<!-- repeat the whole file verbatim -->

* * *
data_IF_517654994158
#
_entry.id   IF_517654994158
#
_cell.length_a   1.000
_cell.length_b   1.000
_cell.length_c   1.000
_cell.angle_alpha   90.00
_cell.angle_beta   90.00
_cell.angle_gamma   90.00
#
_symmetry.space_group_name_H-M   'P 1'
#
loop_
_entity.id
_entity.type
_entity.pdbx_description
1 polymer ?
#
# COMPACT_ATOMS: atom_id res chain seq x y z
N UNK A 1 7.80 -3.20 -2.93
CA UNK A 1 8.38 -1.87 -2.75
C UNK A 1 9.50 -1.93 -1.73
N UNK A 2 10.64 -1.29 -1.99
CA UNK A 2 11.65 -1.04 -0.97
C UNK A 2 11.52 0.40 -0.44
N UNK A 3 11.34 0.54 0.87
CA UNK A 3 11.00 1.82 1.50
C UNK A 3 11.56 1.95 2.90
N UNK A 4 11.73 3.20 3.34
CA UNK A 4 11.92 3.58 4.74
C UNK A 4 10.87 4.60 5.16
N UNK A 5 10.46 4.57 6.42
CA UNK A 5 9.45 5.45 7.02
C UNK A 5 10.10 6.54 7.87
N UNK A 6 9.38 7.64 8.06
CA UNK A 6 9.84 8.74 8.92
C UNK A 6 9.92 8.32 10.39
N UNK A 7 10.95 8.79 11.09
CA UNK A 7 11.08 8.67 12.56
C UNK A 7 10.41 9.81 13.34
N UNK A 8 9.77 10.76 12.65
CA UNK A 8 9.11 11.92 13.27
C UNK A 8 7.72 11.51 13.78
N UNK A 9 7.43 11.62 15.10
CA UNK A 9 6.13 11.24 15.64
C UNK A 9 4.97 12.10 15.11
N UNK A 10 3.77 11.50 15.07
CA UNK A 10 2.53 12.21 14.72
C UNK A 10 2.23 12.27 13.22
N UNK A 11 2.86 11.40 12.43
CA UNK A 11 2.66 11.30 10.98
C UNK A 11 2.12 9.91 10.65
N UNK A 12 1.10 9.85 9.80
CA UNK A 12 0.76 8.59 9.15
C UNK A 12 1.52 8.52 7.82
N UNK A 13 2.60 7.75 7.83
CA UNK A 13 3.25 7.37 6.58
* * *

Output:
data_IF_517654994158
#
_entry.id   IF_517654994158
#
_cell.length_a   1.000
_cell.length_b   1.000
_cell.length_c   1.000
_cell.angle_alpha   90.00
_cell.angle_beta   90.00
_cell.angle_gamma   90.00
#
_symmetry.space_group_name_H-M   'P 1'
#
loop_
_entity.id
_entity.type
_entity.pdbx_description
1 polymer ?
#
# COMPACT_ATOMS: atom_id res chain seq x y z
N UNK A 1 7.80 -3.20 -2.93
CA UNK A 1 8.38 -1.87 -2.75
C UNK A 1 9.50 -1.93 -1.73
N UNK A 2 10.64 -1.29 -1.99
CA UNK A 2 11.65 -1.04 -0.97
C UNK A 2 11.52 0.40 -0.44
N UNK A 3 11.34 0.54 0.87
CA UNK A 3 11.00 1.82 1.50
C UNK A 3 11.56 1.95 2.90
N UNK A 4 11.73 3.20 3.34
CA UNK A 4 11.92 3.58 4.74
C UNK A 4 10.87 4.60 5.16
N UNK A 5 10.46 4.57 6.42
CA UNK A 5 9.45 5.45 7.02
C UNK A 5 10.10 6.54 7.87
N UNK A 6 9.38 7.64 8.06
CA UNK A 6 9.84 8.74 8.92
C UNK A 6 9.92 8.32 10.39
N UNK A 7 10.95 8.79 11.09
CA UNK A 7 11.08 8.67 12.56
C UNK A 7 10.41 9.81 13.34
N UNK A 8 9.77 10.76 12.65
CA UNK A 8 9.11 11.92 13.27
C UNK A 8 7.72 11.51 13.78
N UNK A 9 7.43 11.62 15.10
CA UNK A 9 6.13 11.24 15.64
C UNK A 9 4.97 12.10 15.11
N UNK A 10 3.77 11.50 15.07
CA UNK A 10 2.53 12.21 14.72
C UNK A 10 2.23 12.27 13.22
N UNK A 11 2.86 11.40 12.43
CA UNK A 11 2.66 11.30 10.98
C UNK A 11 2.12 9.91 10.65
N UNK A 12 1.10 9.85 9.80
CA UNK A 12 0.76 8.59 9.15
C UNK A 12 1.52 8.52 7.82
N UNK A 13 2.60 7.75 7.83
CA UNK A 13 3.25 7.37 6.58